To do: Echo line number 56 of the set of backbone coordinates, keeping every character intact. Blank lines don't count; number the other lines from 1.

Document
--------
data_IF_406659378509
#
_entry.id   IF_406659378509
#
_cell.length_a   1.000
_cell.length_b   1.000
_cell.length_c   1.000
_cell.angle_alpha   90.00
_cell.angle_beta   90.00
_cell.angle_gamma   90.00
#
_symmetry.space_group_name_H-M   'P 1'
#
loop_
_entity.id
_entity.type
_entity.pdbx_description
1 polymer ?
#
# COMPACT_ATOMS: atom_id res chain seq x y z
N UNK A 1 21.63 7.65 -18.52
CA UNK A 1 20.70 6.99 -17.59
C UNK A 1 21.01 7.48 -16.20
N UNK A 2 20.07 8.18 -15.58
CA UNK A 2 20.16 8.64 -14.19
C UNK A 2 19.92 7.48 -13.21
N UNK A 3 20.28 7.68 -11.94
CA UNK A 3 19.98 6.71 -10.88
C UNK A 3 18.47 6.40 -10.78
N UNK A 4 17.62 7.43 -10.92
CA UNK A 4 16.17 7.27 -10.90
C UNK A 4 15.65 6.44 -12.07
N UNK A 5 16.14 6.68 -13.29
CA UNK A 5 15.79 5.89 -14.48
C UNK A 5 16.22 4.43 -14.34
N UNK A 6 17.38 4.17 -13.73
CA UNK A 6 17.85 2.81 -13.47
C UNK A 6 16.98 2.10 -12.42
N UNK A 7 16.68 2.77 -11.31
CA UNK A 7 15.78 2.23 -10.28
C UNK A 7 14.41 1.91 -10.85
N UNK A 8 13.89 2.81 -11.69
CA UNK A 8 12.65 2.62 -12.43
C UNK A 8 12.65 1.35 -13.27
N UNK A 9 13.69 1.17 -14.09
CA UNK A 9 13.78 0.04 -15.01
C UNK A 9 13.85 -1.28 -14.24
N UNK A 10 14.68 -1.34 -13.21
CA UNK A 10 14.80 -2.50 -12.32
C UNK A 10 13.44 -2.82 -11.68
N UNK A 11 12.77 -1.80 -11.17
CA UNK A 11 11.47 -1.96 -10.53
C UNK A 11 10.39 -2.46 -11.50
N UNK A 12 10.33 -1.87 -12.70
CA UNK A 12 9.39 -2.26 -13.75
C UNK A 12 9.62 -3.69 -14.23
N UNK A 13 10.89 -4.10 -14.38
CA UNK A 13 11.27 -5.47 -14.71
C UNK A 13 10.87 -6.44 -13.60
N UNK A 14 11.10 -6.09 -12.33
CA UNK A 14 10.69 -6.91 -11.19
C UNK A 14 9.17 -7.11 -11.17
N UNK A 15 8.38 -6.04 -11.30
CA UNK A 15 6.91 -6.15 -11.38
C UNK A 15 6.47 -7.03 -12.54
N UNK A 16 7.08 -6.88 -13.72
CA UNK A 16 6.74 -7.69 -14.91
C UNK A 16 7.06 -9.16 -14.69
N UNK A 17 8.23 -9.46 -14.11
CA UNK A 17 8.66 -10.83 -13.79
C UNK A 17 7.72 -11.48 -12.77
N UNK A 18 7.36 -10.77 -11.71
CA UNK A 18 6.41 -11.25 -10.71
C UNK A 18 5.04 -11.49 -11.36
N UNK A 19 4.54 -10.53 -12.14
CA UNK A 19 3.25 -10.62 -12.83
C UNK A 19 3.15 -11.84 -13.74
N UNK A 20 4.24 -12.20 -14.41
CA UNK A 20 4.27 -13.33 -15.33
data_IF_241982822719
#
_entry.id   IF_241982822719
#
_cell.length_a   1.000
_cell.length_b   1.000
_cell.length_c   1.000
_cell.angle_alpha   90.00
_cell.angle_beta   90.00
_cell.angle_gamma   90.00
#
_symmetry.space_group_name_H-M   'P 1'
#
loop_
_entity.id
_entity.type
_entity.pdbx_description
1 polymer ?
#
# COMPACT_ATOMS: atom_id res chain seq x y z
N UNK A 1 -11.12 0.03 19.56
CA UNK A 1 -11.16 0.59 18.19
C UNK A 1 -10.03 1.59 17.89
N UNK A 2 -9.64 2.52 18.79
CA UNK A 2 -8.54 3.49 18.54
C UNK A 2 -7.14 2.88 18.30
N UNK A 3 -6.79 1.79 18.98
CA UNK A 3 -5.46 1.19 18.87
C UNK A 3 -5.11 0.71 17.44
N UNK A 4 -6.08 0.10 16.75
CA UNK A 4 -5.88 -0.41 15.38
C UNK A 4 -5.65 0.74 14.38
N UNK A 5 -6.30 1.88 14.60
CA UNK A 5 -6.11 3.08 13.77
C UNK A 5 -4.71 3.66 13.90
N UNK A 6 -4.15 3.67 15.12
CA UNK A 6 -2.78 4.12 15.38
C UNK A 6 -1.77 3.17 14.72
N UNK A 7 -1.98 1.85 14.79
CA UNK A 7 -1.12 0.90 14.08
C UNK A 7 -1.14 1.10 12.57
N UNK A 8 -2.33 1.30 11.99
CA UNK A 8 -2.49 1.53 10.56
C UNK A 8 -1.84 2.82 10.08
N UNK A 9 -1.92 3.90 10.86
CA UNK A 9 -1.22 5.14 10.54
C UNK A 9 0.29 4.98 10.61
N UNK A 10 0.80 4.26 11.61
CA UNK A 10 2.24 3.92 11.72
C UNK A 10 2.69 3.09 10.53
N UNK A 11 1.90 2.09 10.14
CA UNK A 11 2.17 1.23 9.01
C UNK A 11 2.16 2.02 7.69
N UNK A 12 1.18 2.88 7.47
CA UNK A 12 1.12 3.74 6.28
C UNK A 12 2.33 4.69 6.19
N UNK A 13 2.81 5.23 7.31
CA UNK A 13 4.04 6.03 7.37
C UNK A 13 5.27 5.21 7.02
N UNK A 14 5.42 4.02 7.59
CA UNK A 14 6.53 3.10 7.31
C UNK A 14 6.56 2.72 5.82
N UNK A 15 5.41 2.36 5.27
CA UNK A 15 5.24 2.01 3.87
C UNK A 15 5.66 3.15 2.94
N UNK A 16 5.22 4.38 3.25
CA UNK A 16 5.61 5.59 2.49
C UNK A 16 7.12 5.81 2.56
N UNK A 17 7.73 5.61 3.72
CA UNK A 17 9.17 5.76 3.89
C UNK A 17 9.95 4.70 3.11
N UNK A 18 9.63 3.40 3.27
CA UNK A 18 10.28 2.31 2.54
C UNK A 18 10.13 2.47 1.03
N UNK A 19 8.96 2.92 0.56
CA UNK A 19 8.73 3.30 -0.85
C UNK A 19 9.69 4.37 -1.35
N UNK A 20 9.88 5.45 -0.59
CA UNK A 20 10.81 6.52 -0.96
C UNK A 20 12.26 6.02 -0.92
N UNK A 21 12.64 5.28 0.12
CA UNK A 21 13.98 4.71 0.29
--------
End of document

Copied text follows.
C UNK A 12 9.62 -3.69 -14.23